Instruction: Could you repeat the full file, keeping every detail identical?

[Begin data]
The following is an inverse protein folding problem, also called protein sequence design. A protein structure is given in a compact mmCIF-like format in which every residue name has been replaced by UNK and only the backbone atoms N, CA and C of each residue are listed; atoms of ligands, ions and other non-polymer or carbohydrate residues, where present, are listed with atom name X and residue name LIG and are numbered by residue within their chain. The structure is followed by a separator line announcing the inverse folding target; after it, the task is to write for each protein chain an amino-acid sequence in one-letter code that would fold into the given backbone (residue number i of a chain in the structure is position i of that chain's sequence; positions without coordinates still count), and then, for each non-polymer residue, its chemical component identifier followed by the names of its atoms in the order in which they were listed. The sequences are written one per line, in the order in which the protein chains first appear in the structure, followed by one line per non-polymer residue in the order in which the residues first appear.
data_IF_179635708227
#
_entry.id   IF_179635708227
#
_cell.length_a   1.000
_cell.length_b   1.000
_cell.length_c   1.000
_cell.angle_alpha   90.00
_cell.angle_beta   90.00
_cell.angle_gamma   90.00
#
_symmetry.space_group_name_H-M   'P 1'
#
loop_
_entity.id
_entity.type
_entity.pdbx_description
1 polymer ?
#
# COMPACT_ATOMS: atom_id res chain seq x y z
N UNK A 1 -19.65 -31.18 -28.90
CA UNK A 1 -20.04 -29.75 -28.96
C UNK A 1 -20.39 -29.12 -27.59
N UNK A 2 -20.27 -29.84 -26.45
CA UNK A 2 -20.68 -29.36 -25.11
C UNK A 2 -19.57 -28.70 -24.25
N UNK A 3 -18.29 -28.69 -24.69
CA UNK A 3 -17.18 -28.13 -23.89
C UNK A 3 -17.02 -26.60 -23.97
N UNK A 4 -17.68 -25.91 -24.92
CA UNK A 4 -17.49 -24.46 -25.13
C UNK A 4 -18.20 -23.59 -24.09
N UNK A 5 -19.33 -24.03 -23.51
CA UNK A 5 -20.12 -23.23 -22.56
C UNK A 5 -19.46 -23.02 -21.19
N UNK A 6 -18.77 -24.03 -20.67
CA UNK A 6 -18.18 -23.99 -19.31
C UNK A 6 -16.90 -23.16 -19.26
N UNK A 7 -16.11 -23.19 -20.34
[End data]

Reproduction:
The following is an inverse protein folding problem, also called protein sequence design. A protein structure is given in a compact mmCIF-like format in which every residue name has been replaced by UNK and only the backbone atoms N, CA and C of each residue are listed; atoms of ligands, ions and other non-polymer or carbohydrate residues, where present, are listed with atom name X and residue name LIG and are numbered by residue within their chain. The structure is followed by a separator line announcing the inverse folding target; after it, the task is to write for each protein chain an amino-acid sequence in one-letter code that would fold into the given backbone (residue number i of a chain in the structure is position i of that chain's sequence; positions without coordinates still count), and then, for each non-polymer residue, its chemical component identifier followed by the names of its atoms in the order in which they were listed. The sequences are written one per line, in the order in which the protein chains first appear in the structure, followed by one line per non-polymer residue in the order in which the residues first appear.
data_IF_179635708227
#
_entry.id   IF_179635708227
#
_cell.length_a   1.000
_cell.length_b   1.000
_cell.length_c   1.000
_cell.angle_alpha   90.00
_cell.angle_beta   90.00
_cell.angle_gamma   90.00
#
_symmetry.space_group_name_H-M   'P 1'
#
loop_
_entity.id
_entity.type
_entity.pdbx_description
1 polymer ?
#
# COMPACT_ATOMS: atom_id res chain seq x y z
N UNK A 1 -19.65 -31.18 -28.90
CA UNK A 1 -20.04 -29.75 -28.96
C UNK A 1 -20.39 -29.12 -27.59
N UNK A 2 -20.27 -29.84 -26.45
CA UNK A 2 -20.68 -29.36 -25.11
C UNK A 2 -19.57 -28.70 -24.25
N UNK A 3 -18.29 -28.69 -24.69
CA UNK A 3 -17.18 -28.13 -23.89
C UNK A 3 -17.02 -26.60 -23.97
N UNK A 4 -17.68 -25.91 -24.92
CA UNK A 4 -17.49 -24.46 -25.13
C UNK A 4 -18.20 -23.59 -24.09
N UNK A 5 -19.33 -24.03 -23.51
CA UNK A 5 -20.12 -23.23 -22.56
C UNK A 5 -19.46 -23.02 -21.19
N UNK A 6 -18.77 -24.03 -20.67
CA UNK A 6 -18.18 -23.99 -19.31
C UNK A 6 -16.90 -23.16 -19.26
N UNK A 7 -16.11 -23.19 -20.34